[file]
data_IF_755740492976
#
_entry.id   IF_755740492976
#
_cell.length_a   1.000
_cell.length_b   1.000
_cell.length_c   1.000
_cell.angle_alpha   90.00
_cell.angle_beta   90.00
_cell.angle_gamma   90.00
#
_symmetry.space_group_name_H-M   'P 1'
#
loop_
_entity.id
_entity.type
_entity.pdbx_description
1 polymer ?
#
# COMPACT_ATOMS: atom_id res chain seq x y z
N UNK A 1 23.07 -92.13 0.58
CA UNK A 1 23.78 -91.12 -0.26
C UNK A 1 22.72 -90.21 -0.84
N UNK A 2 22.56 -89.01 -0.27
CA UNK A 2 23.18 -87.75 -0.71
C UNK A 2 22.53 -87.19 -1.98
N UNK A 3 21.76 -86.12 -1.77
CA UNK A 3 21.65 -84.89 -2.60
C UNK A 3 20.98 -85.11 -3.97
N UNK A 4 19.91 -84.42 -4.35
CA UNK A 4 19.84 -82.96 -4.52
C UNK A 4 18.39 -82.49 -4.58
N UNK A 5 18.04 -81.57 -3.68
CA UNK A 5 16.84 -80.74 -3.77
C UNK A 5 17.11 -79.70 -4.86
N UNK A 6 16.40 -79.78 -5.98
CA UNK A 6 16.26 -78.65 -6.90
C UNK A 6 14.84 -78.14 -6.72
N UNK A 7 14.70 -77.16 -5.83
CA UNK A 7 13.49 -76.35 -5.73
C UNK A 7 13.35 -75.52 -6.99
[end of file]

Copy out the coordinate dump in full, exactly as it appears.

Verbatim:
data_IF_755740492976
#
_entry.id   IF_755740492976
#
_cell.length_a   1.000
_cell.length_b   1.000
_cell.length_c   1.000
_cell.angle_alpha   90.00
_cell.angle_beta   90.00
_cell.angle_gamma   90.00
#
_symmetry.space_group_name_H-M   'P 1'
#
loop_
_entity.id
_entity.type
_entity.pdbx_description
1 polymer ?
#
# COMPACT_ATOMS: atom_id res chain seq x y z
N UNK A 1 23.07 -92.13 0.58
CA UNK A 1 23.78 -91.12 -0.26
C UNK A 1 22.72 -90.21 -0.84
N UNK A 2 22.56 -89.01 -0.27
CA UNK A 2 23.18 -87.75 -0.71
C UNK A 2 22.53 -87.19 -1.98
N UNK A 3 21.76 -86.12 -1.77
CA UNK A 3 21.65 -84.89 -2.60
C UNK A 3 20.98 -85.11 -3.97
N UNK A 4 19.91 -84.42 -4.35
CA UNK A 4 19.84 -82.96 -4.52
C UNK A 4 18.39 -82.49 -4.58
N UNK A 5 18.04 -81.57 -3.68
CA UNK A 5 16.84 -80.74 -3.77
C UNK A 5 17.11 -79.70 -4.86
N UNK A 6 16.40 -79.78 -5.98
CA UNK A 6 16.26 -78.65 -6.90
C UNK A 6 14.84 -78.14 -6.72
N UNK A 7 14.70 -77.16 -5.83
CA UNK A 7 13.49 -76.35 -5.73
C UNK A 7 13.35 -75.52 -6.99